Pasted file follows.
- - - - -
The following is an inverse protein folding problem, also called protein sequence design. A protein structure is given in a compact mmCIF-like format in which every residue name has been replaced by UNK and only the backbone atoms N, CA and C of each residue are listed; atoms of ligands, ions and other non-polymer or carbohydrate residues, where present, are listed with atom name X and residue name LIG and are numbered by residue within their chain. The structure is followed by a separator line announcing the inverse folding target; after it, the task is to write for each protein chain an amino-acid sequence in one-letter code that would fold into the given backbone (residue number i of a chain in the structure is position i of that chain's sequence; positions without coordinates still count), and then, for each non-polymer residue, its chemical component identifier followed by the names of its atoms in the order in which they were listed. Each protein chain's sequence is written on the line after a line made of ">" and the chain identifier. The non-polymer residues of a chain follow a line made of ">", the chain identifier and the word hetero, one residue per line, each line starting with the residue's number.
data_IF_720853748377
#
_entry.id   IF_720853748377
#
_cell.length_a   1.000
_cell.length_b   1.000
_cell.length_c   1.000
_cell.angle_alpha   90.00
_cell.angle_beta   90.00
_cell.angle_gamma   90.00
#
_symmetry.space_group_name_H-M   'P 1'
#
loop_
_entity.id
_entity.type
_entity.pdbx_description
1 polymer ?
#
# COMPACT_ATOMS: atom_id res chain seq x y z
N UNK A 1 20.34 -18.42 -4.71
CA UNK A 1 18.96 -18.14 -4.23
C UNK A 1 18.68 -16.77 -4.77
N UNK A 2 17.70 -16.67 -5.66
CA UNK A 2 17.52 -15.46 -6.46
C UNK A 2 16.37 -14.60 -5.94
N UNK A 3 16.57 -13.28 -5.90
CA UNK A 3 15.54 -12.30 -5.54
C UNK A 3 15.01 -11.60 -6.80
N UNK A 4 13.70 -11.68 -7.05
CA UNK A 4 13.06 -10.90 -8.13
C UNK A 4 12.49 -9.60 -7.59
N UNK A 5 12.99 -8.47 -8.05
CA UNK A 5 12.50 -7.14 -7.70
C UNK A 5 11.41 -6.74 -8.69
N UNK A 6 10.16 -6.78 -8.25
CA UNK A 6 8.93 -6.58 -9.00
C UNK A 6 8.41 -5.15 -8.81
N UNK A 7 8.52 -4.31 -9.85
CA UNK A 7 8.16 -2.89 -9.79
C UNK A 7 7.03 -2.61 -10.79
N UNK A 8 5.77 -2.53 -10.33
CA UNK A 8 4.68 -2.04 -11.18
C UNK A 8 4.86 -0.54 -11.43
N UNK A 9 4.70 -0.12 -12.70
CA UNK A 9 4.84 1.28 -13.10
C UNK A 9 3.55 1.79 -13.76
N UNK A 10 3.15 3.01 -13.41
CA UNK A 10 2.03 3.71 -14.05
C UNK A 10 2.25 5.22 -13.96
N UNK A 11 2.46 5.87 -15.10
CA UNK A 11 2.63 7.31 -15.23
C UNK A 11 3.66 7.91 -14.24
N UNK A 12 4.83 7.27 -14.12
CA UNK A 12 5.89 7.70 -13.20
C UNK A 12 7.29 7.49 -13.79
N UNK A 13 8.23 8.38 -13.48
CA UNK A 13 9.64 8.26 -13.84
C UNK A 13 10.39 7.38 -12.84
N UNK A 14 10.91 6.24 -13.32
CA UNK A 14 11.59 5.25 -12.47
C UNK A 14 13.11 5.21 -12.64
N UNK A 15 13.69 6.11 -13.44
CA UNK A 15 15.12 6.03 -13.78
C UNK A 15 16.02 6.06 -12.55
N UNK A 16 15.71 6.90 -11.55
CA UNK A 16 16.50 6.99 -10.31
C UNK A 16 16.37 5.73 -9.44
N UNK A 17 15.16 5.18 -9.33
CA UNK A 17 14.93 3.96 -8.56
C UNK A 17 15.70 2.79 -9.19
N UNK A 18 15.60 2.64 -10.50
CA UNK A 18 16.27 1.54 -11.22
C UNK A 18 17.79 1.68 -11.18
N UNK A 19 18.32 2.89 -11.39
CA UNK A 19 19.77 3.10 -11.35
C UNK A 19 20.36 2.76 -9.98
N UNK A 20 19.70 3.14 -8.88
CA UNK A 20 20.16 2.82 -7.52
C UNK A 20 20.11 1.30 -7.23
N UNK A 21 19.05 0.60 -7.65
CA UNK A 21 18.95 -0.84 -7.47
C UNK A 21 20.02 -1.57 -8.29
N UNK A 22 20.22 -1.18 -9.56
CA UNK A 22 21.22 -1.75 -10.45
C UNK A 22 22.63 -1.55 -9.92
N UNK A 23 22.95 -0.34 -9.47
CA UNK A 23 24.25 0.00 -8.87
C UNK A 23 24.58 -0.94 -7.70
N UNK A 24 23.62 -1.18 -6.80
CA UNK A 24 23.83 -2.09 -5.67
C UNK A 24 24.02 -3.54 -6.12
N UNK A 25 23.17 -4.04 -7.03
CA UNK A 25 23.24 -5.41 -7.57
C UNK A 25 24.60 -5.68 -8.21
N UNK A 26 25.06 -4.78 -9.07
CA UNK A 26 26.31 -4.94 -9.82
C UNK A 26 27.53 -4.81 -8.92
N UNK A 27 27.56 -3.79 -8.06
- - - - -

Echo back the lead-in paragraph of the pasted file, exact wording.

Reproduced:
The following is an inverse protein folding problem, also called protein sequence design. A protein structure is given in a compact mmCIF-like format in which every residue name has been replaced by UNK and only the backbone atoms N, CA and C of each residue are listed; atoms of ligands, ions and other non-polymer or carbohydrate residues, where present, are listed with atom name X and residue name LIG and are numbered by residue within their chain. The structure is followed by a separator line announcing the inverse folding target; after it, the task is to write for each protein chain an amino-acid sequence in one-letter code that would fold into the given backbone (residue number i of a chain in the structure is position i of that chain's sequence; positions without coordinates still count), and then, for each non-polymer residue, its chemical component identifier followed by the names of its atoms in the order in which they were listed. Each protein chain's sequence is written on the line after a line made of ">" and the chain identifier. The non-polymer residues of a chain follow a line made of ">", the chain identifier and the word hetero, one residue per line, each line starting with the residue's number.